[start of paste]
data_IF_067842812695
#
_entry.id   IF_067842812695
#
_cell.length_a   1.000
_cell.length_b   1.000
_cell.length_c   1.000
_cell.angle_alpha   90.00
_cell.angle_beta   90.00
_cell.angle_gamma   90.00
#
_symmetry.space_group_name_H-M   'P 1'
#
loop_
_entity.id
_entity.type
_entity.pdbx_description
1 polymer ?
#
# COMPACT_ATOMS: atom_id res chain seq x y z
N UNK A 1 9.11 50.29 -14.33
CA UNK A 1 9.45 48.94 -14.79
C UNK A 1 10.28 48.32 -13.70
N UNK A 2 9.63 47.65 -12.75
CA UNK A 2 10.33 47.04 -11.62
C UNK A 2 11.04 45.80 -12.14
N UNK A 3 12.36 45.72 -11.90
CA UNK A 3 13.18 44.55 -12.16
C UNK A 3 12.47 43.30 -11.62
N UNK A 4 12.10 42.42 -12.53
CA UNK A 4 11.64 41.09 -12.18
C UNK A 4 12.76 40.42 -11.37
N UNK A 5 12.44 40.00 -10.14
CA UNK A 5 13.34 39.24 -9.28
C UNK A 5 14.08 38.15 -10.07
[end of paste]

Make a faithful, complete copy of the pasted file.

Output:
data_IF_067842812695
#
_entry.id   IF_067842812695
#
_cell.length_a   1.000
_cell.length_b   1.000
_cell.length_c   1.000
_cell.angle_alpha   90.00
_cell.angle_beta   90.00
_cell.angle_gamma   90.00
#
_symmetry.space_group_name_H-M   'P 1'
#
loop_
_entity.id
_entity.type
_entity.pdbx_description
1 polymer ?
#
# COMPACT_ATOMS: atom_id res chain seq x y z
N UNK A 1 9.11 50.29 -14.33
CA UNK A 1 9.45 48.94 -14.79
C UNK A 1 10.28 48.32 -13.70
N UNK A 2 9.63 47.65 -12.75
CA UNK A 2 10.33 47.04 -11.62
C UNK A 2 11.04 45.80 -12.14
N UNK A 3 12.36 45.72 -11.90
CA UNK A 3 13.18 44.55 -12.16
C UNK A 3 12.47 43.30 -11.62
N UNK A 4 12.10 42.42 -12.53
CA UNK A 4 11.64 41.09 -12.18
C UNK A 4 12.76 40.42 -11.37
N UNK A 5 12.44 40.00 -10.14
CA UNK A 5 13.34 39.24 -9.28
C UNK A 5 14.08 38.15 -10.07